Former governor testifies during indicted speaker’s trial

Published 3:00 am Tuesday, June 7, 2016

OPELIKA, Ala. (AP) — Former Alabama Gov. Bob Riley testified on Monday that requests the House speaker sent him asking for help finding a job were sometimes serious and sometimes part of a running joke between the two old friends.

As the state ethics trial for House Speaker Mike Hubbard resumed Monday, a state prosecutor continued to quiz the former governor about the emails in which Hubbard appears to repeatedly ask Riley for a job and lament that a 2010 ethics law would prevent him from working directly for the former governor’s new lobbying firm. The exchanges were tense between Riley, a man Hubbard has described as his political mentor and father figure, and a prosecutor who is trying to prove Hubbard violated the state ethics law with his requests to Riley.

“I need to be a salesman for GB&R. Except for those ethics laws. Who proposed those things?! What were we thinking?” Hubbard wrote to Riley in 2011.

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“Of course it was a joke,” Riley said as he responded to questions by prosecutor Matt Hart.

Hubbard led Republicans’ 2010 push to win control of the Alabama Legislature for the first time since Reconstruction. After winning a majority, the GOP-controlled Legislature passed a tougher ethics in a special session called by Riley.

But with prompting from Hart, Riley also acknowledged what he told a grand jury: Hubbard was also serious about seeking help finding a job after being laid off by his primary employer, Auburn’s IMG Sports Network.

“Mike and I talked about Mike working for me for two years,” Riley said. “There was a point where it was serious. … When he lost the IMG contract, he began to be serious about finding a way to support his family.”

Hubbard did not work for Riley’s lobbying firm, but prosecutors are attempting to show that he improperly used his office to solicit jobs and obtain clients. Hubbard, 54, faces 23 felony ethics charges accusing him of using the power and prestige of his political offices to benefit his companies and clients and to try to obtain $2.3 million worth of work, investments and financial favors. Hubbard argues the transactions were within the bounds of the ethics law and exemptions for normal business dealings and longstanding friendships such as the one he had with Riley.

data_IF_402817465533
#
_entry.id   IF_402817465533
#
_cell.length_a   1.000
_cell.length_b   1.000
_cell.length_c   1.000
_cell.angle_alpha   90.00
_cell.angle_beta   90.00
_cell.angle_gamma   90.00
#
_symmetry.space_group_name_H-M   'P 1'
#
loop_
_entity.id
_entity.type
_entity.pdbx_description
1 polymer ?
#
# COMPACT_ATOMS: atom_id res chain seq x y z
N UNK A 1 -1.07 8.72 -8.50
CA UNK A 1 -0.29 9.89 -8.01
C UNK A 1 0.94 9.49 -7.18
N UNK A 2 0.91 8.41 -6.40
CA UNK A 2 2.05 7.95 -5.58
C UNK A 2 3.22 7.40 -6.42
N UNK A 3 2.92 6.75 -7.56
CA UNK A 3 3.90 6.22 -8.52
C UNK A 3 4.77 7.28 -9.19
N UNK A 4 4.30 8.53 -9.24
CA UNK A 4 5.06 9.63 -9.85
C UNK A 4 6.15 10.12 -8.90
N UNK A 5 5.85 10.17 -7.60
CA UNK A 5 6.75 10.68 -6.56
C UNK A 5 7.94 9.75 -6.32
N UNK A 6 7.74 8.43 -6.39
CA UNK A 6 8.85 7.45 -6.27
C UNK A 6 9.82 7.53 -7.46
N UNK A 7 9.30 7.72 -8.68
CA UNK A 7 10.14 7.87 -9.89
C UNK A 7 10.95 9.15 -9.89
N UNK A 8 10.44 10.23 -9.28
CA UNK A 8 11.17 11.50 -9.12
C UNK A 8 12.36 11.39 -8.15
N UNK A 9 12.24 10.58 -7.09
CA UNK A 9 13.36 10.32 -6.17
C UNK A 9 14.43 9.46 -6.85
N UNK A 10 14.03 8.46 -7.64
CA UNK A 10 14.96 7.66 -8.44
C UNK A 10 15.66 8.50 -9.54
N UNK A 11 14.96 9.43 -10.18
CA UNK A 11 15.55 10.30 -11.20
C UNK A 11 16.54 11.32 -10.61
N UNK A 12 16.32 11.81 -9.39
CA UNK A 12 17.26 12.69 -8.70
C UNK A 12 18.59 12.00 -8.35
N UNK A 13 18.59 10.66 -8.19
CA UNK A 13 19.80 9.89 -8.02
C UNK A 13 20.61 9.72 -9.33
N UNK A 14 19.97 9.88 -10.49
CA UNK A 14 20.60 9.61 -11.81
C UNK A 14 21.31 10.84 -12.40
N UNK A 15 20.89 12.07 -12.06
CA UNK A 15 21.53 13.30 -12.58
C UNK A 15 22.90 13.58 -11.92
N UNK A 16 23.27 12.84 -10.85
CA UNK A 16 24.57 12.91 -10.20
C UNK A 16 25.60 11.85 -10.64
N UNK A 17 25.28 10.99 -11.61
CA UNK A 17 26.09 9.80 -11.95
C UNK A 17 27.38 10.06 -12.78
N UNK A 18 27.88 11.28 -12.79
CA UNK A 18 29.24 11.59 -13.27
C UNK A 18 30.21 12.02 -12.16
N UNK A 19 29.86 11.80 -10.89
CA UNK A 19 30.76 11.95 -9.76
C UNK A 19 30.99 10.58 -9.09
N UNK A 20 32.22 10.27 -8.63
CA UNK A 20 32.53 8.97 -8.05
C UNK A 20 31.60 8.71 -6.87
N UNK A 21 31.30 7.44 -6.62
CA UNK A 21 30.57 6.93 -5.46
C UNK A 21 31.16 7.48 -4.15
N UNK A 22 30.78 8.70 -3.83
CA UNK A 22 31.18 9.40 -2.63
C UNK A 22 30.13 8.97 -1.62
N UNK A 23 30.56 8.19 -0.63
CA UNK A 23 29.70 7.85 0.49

Riley said Hubbard’s troubled financial situation was something they discussed often. “We talked about getting work with people we had both known for years,” Riley said. The exchanges between Hart and Riley got testy at times. Hart cut off Riley’s attempts to offer lengthy answers.

and asked permission to treat Riley as a hostile witness. Riley raised his voice when Hubbard asked if he had ever given Hubbard a “warning” about not running afoul of state ethics law.


“It’s not a simple question for one reason. You’re asking a question not knowing the context of the question. It’s the same thing you did in the grand jury,” Riley interjected.


Riley eventually said he did offer a cautionary warning. Riley asked Hart if he wanted him to elaborate. Hart replied no.


Hart also questioned Riley about emails the pair exchanged about ongoing legislative and state business while Riley was a lobbyist and Hubbard was speaker. Hubbard in one email mentioned potential clients for Riley and Riley suggested a family friend to serve as attorney for the House caucus.


Hubbard was also trying to persuade a client of Riley’s __ the owner of a trucking company — to relocate a facility to southeast Alabama, where Hubbard did industrial recruiting for a municipal-owned gas utility. One of the charges against Hubbard accuse him of being paid to lobby the governor’s office on behalf of the project.